Outpatient Bariatric Surgery? More Things to Consider than Just Anesthesia Concerns

| July 22, 2011 | 0 Comments

Dear Bariatric Times friends and colleagues:

I am sure that all readers who attended the 28th annual meeting of the American Society for Metabolic and Bariatric Surgery (ASMBS) in Orlando, Florida last month would agree that it was an excellent meeting. I enjoyed it despite the fact that I hate Orlando!

This was a golden brochure for Dr. Bruce Wolf, who had an outstanding year as ASMBS president, and a job well done by ASMBS Program Committee Chair Dr. Marc Bessler and Co-Chair Dr. Nihn Nguyen. I very much enjoyed the session “Review of the best papers of the year,” and thought it was a great idea and addition to the meeting.

I would like to congratulate Dr. Jaime Ponce, who has been named ASMBS President-Elect, and I recommend that everyone tighten their seatbelts and get ready for action as Dr. Robin Blackstone takes the wheel as ASMBS President for the 2011/2012 term. I am sure we will all be touched in some way by Robin’s energy and forward thinking as the Society’s new leader.

In this issue of Bariatric Times, we present two articles that reflect the importance of meticulous care in patients with obesity, not only in the operating room while performing a procedure, but also before and after the surgery. In “Anesthetic Concerns for Performing Bariatric Surgery in a Free-standing Ambulatory Center,” Drs. Brodsky and Ingrande review anesthetic considerations for the surgeon operating on outpatients with morbid obesity, such as the presence of obstructive sleep apnea (OSA), obesity hypoventilation, and airway and anesthesia management.

I can personally relate to the topic of anesthesia, as I recently had to do an emergency tracheotomy on a Sunday afternoon case because the anesthesiologist on call disregarded a clinical history of difficult intubation and lost the airway at induction. Additionally, I had two emergency intubations the evening after surgery due to respiratory arrests in patients with OSA that were disregarded by staff. My personal opinion on ambulatory bariatric surgery is that it is a dangerous way to save money. Not only are type and length of the procedure performed important to consider in patients recovering from anesthesia, but the myriad of comorbid conditions with which patients with obesity present that can create life-threatening situations after general anesthesia should be considered as well. I always tell my fellows, “We operate on healthy tissues but very sick patients.”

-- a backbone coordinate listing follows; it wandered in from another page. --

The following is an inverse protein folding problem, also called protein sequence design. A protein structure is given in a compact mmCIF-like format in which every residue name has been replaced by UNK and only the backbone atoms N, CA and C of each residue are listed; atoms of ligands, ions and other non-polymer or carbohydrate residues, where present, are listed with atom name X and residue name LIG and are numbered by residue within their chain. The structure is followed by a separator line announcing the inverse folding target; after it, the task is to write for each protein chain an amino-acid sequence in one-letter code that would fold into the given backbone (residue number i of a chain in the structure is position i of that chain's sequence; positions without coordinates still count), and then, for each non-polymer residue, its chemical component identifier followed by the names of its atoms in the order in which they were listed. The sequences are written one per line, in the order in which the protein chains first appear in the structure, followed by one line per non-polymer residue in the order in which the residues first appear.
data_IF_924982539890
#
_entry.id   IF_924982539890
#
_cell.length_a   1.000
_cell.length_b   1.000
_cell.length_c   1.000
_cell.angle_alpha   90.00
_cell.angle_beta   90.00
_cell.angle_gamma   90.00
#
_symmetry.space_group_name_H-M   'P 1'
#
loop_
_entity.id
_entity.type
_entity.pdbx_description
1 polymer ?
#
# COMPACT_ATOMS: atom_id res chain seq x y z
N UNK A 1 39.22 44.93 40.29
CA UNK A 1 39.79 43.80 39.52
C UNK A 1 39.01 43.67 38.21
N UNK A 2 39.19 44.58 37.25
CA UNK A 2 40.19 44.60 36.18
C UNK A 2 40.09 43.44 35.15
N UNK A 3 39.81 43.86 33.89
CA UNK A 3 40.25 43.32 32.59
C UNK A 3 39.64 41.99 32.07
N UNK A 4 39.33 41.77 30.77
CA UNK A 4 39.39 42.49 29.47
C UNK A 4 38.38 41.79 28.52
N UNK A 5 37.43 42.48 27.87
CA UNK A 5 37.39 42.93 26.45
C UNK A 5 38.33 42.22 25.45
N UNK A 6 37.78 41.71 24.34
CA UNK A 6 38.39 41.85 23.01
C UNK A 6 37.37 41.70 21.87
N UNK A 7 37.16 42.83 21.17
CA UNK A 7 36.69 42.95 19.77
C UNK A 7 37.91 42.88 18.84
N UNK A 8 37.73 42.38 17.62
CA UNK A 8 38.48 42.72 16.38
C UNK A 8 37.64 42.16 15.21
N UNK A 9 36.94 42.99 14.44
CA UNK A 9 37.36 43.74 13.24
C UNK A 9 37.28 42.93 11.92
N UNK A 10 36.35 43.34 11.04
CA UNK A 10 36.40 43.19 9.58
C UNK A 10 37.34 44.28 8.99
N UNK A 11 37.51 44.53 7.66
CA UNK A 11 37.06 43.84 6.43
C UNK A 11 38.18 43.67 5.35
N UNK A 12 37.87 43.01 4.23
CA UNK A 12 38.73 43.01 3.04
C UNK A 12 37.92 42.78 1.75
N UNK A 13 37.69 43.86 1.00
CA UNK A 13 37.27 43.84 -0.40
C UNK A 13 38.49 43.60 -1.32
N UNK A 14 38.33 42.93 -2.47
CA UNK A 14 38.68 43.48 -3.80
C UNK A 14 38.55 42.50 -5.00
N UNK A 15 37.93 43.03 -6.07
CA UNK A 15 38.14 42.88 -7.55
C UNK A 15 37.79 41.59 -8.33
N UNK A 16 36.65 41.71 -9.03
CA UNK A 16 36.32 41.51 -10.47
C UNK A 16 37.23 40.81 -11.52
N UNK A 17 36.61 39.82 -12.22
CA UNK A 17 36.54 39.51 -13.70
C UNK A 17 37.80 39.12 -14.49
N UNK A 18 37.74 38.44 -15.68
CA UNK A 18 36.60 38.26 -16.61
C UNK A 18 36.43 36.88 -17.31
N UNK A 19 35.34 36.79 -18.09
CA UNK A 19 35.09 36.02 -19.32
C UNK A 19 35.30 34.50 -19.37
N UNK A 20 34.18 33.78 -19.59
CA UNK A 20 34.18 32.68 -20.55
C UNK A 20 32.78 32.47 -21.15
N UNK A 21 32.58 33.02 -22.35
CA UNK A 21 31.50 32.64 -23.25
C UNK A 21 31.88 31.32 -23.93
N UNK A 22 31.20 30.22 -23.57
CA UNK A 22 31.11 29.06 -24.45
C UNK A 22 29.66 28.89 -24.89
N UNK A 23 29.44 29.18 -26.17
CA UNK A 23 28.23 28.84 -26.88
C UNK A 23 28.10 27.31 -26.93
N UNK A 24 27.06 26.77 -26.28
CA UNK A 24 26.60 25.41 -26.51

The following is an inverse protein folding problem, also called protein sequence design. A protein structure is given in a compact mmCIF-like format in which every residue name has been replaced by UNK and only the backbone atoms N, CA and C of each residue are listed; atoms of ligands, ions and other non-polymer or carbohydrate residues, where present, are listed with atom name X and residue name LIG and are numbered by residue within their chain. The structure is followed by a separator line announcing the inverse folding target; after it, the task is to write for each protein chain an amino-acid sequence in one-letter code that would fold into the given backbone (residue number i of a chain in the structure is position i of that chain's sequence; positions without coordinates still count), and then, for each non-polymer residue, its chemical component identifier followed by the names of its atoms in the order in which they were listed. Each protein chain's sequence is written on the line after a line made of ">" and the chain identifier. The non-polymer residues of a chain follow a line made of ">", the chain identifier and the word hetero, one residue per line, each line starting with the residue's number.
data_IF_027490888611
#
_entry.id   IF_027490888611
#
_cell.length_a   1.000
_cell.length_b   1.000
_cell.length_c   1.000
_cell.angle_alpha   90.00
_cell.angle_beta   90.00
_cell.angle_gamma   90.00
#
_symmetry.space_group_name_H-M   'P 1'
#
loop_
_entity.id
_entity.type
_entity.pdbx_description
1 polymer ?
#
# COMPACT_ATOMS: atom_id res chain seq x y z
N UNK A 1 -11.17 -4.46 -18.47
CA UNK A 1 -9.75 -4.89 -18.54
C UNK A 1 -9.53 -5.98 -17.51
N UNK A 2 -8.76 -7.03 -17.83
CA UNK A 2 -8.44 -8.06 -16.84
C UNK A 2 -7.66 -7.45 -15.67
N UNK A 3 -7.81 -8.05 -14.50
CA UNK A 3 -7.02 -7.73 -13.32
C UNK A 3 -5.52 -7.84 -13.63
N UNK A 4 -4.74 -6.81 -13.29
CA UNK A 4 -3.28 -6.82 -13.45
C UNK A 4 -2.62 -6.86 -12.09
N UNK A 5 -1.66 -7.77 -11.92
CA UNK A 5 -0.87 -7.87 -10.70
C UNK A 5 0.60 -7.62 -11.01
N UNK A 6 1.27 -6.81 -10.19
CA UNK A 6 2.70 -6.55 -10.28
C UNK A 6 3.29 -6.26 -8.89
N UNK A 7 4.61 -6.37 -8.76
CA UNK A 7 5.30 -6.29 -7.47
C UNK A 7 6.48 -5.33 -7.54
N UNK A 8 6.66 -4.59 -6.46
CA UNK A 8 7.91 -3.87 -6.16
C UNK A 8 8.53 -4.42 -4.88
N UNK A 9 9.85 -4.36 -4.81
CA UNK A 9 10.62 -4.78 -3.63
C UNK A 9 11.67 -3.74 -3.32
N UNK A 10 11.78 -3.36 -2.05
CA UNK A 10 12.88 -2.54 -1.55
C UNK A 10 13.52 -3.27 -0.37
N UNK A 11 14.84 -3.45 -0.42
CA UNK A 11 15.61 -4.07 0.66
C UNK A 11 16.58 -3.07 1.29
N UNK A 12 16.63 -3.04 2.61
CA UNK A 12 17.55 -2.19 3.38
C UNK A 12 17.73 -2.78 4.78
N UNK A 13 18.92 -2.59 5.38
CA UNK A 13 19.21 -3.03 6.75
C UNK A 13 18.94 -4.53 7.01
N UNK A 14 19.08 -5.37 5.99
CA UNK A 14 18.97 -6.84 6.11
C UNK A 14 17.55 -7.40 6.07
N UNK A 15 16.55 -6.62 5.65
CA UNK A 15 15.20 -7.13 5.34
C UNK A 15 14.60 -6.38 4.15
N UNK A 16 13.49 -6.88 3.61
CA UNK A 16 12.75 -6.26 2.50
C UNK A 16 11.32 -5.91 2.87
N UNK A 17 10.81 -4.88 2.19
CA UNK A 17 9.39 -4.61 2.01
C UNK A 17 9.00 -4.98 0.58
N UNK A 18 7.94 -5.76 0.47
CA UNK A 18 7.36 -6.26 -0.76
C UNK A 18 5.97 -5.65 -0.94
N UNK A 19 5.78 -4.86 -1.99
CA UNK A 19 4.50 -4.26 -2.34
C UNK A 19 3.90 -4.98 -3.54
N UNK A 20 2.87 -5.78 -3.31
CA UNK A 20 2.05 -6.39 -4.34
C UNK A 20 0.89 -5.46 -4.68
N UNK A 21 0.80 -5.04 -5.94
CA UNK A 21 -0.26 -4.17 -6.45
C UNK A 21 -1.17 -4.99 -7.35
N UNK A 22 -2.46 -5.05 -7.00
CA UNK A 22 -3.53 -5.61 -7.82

I welcome the establishment of the International Society for the Perioperative Care of the Obese Patient (ISOCOP) and recommend that you read this month’s Society Spotlight, which gives an overview of this newly revived group and their mission to help solve common problems facing any anesthesia, or nonanesthesia, provider who cares for patients with obesity.

In this issue, we also present an article by Dr. Steele et al elucidating the role of the hypothalamus, dopamine, and dopaminergic receptors in the development of obesity. I found this article fascinating. Despite this evidence, let us not forget that phenotype plays a major role as well. Our ancestors did not have a refrigerator in their caves to store food and eat three or four times a day and they did not have food available on a daily basis either. Our stomachs are far too big for the quantity and quality of food available to us in the 21st century, and our sedentary lifestyles make it even worse. Think about how little the Chilean miners had to eat on a daily basis and yet they all survived for so long underground. Bariatric patients sometimes say to me, “I never thought we needed so little to function.”

Finally, we present the second installment of “Total Bariatric Care,” authored by Dr. Eric DeMaria. This month he explores the topic of surgery for patient with low body mass index (BMI). I would like to thank Dr. DeMaria for his always-clear prospective on any bariatric topic on which he is asked to comment. The group of patients with BMIs between 30 to 35kg/mg2 is probably the most important topic to discuss in bariatric surgery. While the United States Food and Drug Administration (FDA) approves adjustable gastric banding for the treatment of obesity in this BMI category, the National Institutes of Health (NIH), which continues to neglect the most prevalent disease in America and has not updated guidelines since 1991, does not support surgical treatment in this BMI category, and the Centers for Medicare and Medicaid Services (CMS) probably do not even know what we are talking about. So much for what to do with this patient population…

Lastly, I want to remind everyone planning to attend the ASMBS Fall Meeting, September 23 to 25, 2011, in Chicago, Illinois, to book your hotels. What a great city and time of the year for a conference.

I hope you enjoy reading this month’s issue of Bariatric Times.


Raul J. Rosenthal, MD, FACS
Editor, Bariatric Times


Category: Editorial Message, Past Articles

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